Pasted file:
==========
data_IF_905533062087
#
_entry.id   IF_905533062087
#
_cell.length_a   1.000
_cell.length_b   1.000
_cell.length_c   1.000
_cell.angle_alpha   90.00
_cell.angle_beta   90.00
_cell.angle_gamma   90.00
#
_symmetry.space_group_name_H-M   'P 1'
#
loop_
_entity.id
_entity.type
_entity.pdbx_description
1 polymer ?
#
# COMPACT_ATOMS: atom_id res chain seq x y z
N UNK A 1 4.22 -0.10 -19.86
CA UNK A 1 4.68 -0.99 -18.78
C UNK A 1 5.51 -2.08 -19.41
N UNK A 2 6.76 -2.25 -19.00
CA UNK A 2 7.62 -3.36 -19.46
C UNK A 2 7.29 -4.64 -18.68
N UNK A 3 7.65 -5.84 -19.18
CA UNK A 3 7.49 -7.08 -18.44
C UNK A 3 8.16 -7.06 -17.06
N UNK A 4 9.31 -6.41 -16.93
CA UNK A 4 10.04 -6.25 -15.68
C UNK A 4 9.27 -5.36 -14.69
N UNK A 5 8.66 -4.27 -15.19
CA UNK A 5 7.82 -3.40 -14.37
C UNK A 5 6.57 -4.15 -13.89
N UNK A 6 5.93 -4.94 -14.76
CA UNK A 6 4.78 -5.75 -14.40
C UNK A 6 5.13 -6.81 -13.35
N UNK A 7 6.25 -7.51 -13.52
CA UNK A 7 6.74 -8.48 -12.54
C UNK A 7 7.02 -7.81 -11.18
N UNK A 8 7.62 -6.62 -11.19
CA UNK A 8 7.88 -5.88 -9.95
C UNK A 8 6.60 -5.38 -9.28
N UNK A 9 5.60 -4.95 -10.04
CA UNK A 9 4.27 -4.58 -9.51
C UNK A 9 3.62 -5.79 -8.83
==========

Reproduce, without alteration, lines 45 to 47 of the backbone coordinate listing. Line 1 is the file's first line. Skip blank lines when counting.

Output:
N UNK A 9 5.60 -4.95 -10.04
CA UNK A 9 4.27 -4.58 -9.51
C UNK A 9 3.62 -5.79 -8.83